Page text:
Further turmoil looms for Rangers in 2015
Rangers can find no respite. Nobody presumed that a new era was beginning when Kenny McDowall changed from assistant to caretaker manager in the wake of but the manner of the team's suggests that a malaise is now deep-rooted.
Disillusioned and fraught, the away support chanted "sack the board" at Easter Road, and anger remains raw.
Both on and off the field, this is a club that is fundamentally broken. The frustration for disgruntled fans is that in their view the repair process has not yet even begun.
The situation is always fluid at Ibrox, but fundamental issues cannot be ignored. The most pressing is financial, since the club does not currently have the funds to pay January's wages. Disaffection is also entrenched, though.
The reaction of shareholders at was a clear indication of the lack of faith in the board of directors, and those shareholders who currently hold power at Ibrox: Mike Ashley, the owner of Sports Direct, Sandy Easdale and the 21% of shareholders who have empowered Easdale with their proxy vote.
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David Somers, the chairman, was castigated at the AGM, and he sent to an associate of Ashley in which he expresses concern for his board position should a consortium including Dave King see their funding offer accepted only further undermined Somers' position in the eyes of fans.
Rangers, again, are on the brink. Ever since he found himself thrust into the role of caretaker manager, McDowall has looked as though he considers the circumstances as a blight on the role.
He was a strong influence on McCoist, so there was little prospect of a sudden shift in tactical or selection decisions.
The squad, for all that there is undoubted individual ability, appears drained of confidence and self-belief. Hearts stand 15 points clear at the top of the Championship and the concern for Rangers now is trying to find the form and momentum to make it through the play-offs.
In normal circumstances, this state of affairs would be at the forefront of supporters' discontent, but it is only one aspect of it. Before the football side of the business can be repaired, the financial side needs to be addressed.
The anger at the AGM seemed so pronounced that the three Rangers International Football Club directors - Somers, Derek Llambias and James Easdale - and Sandy Easdale, the chairman of The Rangers Football Club board, must have been left with the acknowledgement that there is little chance of them turning round public opinion.
With Ashley's application to the Scottish Football Association to raise his RIFC stake from 8.92% up to 29.9% having been rejected, and a funding offer made by a consortium of Rangers-supporting businessmen comprising Douglas Park, George Letham and George Taylor, the board has an option that would go some way to appeasing fans.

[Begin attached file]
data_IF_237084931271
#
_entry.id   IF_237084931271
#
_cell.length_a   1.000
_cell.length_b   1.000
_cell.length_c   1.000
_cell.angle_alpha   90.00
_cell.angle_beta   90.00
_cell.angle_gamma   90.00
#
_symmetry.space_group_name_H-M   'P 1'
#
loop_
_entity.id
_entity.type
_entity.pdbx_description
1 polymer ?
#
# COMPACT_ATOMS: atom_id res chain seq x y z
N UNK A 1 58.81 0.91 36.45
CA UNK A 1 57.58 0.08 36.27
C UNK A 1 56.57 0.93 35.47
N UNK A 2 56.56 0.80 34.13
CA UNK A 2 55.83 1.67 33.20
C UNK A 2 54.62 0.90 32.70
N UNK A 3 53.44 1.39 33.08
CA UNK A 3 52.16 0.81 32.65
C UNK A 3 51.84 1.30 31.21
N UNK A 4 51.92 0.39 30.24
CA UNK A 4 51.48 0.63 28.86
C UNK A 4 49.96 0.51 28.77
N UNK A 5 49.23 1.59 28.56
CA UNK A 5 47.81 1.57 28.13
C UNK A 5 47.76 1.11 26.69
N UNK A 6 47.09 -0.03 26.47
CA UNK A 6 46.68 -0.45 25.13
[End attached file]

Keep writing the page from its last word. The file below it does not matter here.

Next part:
It would, though, also lessen their control of the club, and weaken their own positions. The £6.5m offer - based upon buying the 40m shares on offer in a forthcoming share issue at 16p per share, at a small discount on the current market price of 18p and the norm for such issues - would only be the initial stage of fundraising that Rangers need over the coming months.
The board estimated in the annual accounts that at least £8m is required to keep the business functioning for 12 months, but that was based on season ticket sales returning to normal and other assumptions. The reality is that more than £10m is likely to be needed just to keep the business going, and significantly more to invest enough to allow it to grow and be restored.
Park, Letham and Taylor know the reality of Rangers' financial situation and the problems that need to be addressed. To fully recover, fans and directors need to be working in tandem, so that revenue streams are restored at the same time as fresh investment is sought.
That means that trust is as precious a commodity at Ibrox as finance. It remains in short supply.
Resolution nine was rejected at the AGM by shareholders - including, it seems, some represented on the very board that proposed it - so that existing shareholders now need to be offered enough shares to maintain their stakes in the share issue, before non-shareholders can participate.
Park, Letham and Taylor can still provide funding, since the latter holds a 3.2% stake and so can also apply to buy the rump of shares left behind by existing shareholders. When the board attempted to raise funds last September, the majority of existing shareholders declined to invest further.
The Rangers Supporters Trust has, meanwhile, sent a series of questions to Somers in an email, including asking him to "outline the terms of the recently announced new commercial arrangements with Sports Direct" and if Sports Direct "have the right to choose a shirt sponsor at the end of the 32 Red three-year sponsor period".
The situation is clear yet complicated.
Rangers need money urgently and the fans want to see change in the boardroom.
Ashley effectively controls the club, but cannot invest further in return for shares without attracting SFA sanctions - although he can try to legally challenge the ruling.
A group of Rangers fans want to invest, but that would lessen the control of those currently in the boardroom.
The stage is set for further turmoil.